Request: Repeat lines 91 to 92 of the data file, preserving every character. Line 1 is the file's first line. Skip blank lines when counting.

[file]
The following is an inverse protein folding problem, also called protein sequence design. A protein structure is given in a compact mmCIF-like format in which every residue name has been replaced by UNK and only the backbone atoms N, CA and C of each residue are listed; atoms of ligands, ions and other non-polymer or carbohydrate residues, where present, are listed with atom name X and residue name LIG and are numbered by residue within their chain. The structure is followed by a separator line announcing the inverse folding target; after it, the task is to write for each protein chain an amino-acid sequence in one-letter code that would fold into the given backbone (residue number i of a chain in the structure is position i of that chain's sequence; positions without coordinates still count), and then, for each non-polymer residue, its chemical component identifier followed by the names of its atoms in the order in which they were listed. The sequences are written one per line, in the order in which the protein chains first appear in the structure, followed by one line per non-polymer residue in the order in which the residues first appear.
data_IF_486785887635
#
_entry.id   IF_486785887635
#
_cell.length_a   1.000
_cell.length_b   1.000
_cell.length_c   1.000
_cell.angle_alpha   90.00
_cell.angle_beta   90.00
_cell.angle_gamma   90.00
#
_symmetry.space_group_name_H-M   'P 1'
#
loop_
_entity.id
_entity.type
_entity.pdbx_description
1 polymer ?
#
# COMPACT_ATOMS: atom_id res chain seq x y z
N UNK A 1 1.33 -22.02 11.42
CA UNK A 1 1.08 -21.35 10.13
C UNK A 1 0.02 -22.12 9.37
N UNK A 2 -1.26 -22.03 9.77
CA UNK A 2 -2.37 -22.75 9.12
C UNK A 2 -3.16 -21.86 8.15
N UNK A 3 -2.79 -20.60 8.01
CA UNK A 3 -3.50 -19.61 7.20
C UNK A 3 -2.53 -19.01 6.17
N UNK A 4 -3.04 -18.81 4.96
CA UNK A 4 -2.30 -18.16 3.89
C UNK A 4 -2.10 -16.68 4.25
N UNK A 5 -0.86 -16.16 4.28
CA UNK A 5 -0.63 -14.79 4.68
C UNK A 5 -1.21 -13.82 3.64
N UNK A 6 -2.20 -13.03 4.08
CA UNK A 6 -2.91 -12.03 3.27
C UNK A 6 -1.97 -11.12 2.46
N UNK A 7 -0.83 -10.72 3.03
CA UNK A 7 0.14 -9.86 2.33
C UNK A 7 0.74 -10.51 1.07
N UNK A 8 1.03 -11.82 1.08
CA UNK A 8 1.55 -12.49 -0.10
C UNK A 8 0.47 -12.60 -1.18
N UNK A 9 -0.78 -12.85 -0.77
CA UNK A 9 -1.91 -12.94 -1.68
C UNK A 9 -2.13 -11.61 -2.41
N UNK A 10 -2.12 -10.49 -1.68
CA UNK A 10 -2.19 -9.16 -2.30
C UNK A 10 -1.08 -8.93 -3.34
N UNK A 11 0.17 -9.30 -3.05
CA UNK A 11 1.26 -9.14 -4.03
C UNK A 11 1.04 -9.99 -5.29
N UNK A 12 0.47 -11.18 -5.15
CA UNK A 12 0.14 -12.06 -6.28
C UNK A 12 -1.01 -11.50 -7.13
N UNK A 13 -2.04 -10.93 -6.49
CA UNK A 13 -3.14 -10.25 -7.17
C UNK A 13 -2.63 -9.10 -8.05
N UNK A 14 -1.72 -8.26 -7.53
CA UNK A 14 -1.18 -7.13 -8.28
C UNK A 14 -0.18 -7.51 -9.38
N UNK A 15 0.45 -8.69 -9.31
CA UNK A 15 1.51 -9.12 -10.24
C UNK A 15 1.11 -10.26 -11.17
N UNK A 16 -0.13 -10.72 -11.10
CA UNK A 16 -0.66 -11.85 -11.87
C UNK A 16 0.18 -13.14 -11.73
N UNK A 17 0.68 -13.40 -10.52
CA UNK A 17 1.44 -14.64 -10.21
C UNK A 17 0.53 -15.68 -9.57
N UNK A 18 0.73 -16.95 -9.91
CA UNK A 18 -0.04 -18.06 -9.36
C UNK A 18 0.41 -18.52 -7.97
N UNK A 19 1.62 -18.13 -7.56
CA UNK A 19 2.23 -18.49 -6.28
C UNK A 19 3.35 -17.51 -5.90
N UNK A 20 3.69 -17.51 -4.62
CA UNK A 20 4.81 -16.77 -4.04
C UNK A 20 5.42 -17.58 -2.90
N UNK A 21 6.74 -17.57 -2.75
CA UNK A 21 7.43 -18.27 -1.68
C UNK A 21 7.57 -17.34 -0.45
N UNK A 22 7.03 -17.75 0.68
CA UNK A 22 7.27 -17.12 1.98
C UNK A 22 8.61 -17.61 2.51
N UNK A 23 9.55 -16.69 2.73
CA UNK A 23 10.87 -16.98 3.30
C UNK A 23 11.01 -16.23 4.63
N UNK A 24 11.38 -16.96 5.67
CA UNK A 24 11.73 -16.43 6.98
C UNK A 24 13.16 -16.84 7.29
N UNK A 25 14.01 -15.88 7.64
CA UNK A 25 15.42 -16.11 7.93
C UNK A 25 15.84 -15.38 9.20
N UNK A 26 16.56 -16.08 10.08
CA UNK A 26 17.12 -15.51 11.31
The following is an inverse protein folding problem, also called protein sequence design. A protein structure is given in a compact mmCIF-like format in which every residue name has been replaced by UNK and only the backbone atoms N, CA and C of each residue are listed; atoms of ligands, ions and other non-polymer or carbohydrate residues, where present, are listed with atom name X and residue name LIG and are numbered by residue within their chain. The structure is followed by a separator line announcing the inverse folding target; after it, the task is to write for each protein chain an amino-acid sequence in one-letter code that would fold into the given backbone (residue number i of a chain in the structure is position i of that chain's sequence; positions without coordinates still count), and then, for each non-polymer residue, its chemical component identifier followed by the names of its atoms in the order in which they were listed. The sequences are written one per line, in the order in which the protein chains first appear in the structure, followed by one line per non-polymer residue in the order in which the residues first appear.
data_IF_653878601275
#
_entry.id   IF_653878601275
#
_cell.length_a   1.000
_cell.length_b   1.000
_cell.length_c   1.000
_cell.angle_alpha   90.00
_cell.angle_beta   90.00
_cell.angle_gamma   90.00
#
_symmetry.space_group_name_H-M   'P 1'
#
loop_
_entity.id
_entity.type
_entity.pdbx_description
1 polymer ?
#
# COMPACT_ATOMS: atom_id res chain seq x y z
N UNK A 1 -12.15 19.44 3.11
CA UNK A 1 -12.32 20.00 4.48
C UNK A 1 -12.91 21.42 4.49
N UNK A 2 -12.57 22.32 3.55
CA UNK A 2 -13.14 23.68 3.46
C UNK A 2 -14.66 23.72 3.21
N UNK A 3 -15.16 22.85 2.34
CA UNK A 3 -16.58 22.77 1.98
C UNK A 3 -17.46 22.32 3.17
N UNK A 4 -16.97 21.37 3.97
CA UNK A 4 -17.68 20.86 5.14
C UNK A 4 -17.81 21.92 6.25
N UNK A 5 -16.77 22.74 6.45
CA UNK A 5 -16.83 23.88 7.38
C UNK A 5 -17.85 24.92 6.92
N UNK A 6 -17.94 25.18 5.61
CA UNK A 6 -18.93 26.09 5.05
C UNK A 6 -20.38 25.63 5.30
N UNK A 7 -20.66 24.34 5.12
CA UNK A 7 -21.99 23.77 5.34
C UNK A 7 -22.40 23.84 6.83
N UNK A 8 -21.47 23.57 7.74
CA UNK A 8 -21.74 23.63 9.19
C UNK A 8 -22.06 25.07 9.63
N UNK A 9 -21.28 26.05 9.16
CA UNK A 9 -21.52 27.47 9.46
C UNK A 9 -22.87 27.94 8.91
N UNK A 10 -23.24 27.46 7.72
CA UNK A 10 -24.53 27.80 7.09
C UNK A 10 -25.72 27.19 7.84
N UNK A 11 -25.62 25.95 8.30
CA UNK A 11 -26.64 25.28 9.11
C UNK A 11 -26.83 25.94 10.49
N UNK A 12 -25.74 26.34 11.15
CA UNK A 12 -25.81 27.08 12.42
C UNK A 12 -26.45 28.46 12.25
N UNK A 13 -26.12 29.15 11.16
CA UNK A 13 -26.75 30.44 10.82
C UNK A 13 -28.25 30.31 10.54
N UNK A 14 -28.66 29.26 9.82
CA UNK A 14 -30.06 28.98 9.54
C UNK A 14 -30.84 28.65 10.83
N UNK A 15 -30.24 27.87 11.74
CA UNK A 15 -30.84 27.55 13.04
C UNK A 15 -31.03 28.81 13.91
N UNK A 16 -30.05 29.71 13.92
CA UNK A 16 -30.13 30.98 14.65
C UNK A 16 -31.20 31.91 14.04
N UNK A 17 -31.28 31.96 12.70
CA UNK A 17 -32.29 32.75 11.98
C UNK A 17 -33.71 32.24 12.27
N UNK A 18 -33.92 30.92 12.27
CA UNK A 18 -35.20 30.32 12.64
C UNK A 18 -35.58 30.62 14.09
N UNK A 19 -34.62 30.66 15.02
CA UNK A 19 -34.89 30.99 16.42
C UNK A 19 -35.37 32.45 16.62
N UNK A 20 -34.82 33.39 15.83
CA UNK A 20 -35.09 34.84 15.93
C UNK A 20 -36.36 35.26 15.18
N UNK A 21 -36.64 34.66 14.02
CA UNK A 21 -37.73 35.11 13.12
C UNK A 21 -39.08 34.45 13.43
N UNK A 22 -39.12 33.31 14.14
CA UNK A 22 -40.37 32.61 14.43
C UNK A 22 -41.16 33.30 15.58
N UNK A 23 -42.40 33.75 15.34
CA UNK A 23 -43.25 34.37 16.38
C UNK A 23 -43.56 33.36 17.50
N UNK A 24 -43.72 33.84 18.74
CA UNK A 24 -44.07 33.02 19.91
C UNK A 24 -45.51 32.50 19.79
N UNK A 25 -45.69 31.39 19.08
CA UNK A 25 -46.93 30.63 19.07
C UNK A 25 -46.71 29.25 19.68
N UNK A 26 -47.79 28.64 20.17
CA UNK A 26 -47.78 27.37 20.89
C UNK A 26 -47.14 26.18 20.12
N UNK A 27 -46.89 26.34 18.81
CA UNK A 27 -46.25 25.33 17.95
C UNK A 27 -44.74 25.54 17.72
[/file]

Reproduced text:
N UNK A 24 11.38 -16.96 5.67
CA UNK A 24 11.73 -16.43 6.98